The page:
I have a number of Bob Dylan playlists in iTunes that span his entire career. As you’ll see, some of them overlap because they’re not just chronological but cover different genres, projects, and commitments.

If you like my writing about music, check out my Bookstore.

Alice Cooper: An Overview

I’ve recently created three iTunes playlists covering Alice Cooper’s career from 1969 to the present. These playlists are based on his studio discography. I’ll be meditating on my impressions of him as a long time fan — since the 70s — and my recent listening to his work. Cooper has meant a lot to me since around 1977 or 1978. While “School’s Out” had already been out a few years, I didn’t catch up to it until then. It was my anthem. I hated school. Once I started following him, I dressed up like Alice Cooper for Halloween every year. I had the face and hair to pull it off with the right makeup. I loved his rebellion, his transgression, his sense of threat. He was my first real badass hero.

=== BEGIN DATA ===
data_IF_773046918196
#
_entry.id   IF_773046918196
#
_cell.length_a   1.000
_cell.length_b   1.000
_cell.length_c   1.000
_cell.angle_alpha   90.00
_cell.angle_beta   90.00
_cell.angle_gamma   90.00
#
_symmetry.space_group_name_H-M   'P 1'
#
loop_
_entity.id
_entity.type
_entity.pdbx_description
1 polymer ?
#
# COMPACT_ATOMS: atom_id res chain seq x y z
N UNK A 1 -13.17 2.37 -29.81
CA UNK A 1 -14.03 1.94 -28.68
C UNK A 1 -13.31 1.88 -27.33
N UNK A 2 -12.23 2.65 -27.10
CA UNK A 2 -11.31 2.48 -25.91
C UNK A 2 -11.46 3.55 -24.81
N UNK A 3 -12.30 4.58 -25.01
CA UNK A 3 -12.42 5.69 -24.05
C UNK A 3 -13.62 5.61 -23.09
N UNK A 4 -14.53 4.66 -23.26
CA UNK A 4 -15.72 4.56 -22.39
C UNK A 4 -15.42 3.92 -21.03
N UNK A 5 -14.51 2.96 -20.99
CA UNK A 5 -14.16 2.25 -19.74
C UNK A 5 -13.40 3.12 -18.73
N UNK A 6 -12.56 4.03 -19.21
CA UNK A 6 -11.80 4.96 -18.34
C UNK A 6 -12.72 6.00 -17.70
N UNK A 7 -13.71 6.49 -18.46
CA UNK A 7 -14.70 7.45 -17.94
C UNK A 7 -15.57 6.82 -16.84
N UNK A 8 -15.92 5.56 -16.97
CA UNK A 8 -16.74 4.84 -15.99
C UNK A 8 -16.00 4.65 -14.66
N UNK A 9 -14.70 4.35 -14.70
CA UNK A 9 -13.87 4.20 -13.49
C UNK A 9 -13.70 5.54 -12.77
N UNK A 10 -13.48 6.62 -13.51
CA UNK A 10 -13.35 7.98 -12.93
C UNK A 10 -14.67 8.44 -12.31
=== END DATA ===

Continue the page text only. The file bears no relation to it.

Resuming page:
I’ve divided up his career, and this playlist, into three rather uneven eras:

The first playlist covers the Alice Cooper Band period, from 1969 to 1973: https://music.apple.com/us/playlist/best-of-the-alice-cooper-band-1969-1973/pl.u-9e0NixNl0Wv

During this period, “Alice Cooper” wasn’t the name of the lead singer but the name of the band. It became the name of the lead singer over the course of this period, mostly due to fans. The band lineup was very stable during this time, and this is the period of his enduring classic hits such as “School’s Out” and “No More Mr. Nice Guy” plus a number of other songs.